I’m a fan of technology, and my job is partly centered around the use of technology to connect people.
But I am also increasingly aware of the pervasive presence of technology, sometimes in places and at times where it shouldn’t have a seat at the table. Like – at the table, literally.
I was with my son at a “fast-casual” eatery one recent Saturday and noticed while we were waiting for our food and chatting that at almost every other table with multiple patrons, those multiple patrons were focused on multiple cell phones rather than each other.
It was a little scary.
I felt for a minute like I was in one of those old Twilight Zone episodes where the protagonist finds himself in an unfathomable and bizarre situation and is the only one who notices anything is wrong. (Remember the episode with William Shatner where he saw the gremlin and no one else did? Shudder. It’s called Nightmare at 20,000 Feet and is a classic.)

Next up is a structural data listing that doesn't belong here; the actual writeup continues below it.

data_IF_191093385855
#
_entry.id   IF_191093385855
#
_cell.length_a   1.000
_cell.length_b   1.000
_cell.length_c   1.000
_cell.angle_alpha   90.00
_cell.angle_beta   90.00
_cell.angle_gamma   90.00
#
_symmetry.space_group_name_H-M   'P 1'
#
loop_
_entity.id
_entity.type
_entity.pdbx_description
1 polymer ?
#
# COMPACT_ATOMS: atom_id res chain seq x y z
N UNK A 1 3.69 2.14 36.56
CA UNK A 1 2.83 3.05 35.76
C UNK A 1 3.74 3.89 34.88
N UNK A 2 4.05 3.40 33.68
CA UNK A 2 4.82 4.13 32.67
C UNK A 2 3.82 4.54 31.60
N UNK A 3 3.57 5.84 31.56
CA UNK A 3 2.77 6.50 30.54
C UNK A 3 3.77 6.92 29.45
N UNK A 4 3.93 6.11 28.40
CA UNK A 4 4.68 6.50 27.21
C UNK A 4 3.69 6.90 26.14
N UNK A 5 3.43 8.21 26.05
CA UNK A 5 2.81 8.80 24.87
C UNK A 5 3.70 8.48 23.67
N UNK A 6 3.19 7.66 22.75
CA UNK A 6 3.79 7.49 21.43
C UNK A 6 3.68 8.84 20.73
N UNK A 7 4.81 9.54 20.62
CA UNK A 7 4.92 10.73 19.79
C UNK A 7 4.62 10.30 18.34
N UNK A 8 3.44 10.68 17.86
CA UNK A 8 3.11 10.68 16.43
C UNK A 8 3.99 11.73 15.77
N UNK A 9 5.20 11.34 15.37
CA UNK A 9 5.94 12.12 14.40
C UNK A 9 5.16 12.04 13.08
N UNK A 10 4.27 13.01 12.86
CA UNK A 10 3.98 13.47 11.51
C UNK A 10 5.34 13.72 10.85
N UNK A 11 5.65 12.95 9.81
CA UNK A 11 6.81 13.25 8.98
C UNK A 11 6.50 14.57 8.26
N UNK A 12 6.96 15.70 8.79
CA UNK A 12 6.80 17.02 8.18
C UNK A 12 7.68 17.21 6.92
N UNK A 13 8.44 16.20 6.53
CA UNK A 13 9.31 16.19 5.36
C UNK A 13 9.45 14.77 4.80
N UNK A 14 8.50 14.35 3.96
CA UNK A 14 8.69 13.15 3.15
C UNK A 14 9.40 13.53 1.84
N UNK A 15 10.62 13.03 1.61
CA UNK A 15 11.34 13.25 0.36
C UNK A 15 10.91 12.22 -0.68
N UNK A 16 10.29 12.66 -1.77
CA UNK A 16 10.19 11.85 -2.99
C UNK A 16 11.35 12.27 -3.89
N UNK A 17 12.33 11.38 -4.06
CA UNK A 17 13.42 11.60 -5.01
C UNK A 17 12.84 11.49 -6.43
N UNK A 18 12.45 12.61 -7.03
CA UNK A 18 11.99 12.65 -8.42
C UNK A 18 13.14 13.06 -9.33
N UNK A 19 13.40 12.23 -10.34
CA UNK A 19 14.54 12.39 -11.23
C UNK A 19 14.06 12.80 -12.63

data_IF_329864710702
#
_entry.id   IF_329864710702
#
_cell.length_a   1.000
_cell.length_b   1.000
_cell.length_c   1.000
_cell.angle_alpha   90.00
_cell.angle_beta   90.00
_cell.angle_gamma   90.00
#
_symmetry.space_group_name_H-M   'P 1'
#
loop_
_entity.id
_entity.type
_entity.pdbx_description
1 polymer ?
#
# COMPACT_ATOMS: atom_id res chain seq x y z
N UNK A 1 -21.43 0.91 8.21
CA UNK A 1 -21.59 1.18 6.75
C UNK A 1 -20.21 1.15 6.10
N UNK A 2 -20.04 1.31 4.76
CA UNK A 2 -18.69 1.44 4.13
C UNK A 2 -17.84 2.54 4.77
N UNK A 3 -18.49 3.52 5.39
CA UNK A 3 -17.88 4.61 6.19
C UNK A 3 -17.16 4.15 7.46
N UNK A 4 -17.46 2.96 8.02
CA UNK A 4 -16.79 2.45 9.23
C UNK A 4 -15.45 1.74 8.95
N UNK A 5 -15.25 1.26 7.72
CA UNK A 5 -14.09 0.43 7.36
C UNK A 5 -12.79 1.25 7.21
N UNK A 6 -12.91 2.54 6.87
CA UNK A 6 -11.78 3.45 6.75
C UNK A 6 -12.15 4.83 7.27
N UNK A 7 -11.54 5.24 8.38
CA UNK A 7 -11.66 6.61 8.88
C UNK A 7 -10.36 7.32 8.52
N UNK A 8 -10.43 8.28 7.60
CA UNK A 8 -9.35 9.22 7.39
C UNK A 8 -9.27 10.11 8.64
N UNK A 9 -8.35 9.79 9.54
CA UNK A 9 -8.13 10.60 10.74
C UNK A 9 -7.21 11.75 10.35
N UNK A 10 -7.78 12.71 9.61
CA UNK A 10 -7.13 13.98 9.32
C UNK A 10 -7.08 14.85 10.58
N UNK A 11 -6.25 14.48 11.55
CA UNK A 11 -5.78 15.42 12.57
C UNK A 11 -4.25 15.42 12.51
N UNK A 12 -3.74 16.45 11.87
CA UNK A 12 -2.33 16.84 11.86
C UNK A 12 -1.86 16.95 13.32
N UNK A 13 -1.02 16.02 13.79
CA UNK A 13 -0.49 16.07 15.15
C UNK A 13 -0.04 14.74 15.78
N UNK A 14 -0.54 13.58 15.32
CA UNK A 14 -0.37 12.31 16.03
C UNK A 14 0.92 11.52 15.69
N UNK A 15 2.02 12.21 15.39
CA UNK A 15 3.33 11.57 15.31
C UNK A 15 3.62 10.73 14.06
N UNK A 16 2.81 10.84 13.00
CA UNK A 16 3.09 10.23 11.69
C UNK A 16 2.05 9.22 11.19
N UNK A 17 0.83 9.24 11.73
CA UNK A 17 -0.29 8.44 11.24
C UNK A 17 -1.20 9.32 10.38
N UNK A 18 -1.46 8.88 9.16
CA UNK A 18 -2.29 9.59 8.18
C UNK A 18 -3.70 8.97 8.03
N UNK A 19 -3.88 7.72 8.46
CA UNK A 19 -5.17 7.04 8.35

The phone fascination and people-ignoring was definitely not limited to the younger set. The generational demographic in that restaurant was very diverse that Saturday noon. The oldest person staring at the tiny screen was probably in his 70s, the youngest, about 10. There were couples, a multi-generational family (mom/teenage son/grandma) and several groups that might’ve been co-workers or friends. I was reminded of an NPR story I heard a couple of years ago in which one kid called his dad’s smart phone a “stupid phone”; the piece was called For the Children’s Sake, Put Down That Smartphone.
What’s up with this? Doesn’t anyone believe in fellowship over a meal any more? Doesn’t anyone appreciate the value of being with others and being in the moment with them? Is the smartphone really more interesting than our companion(s)?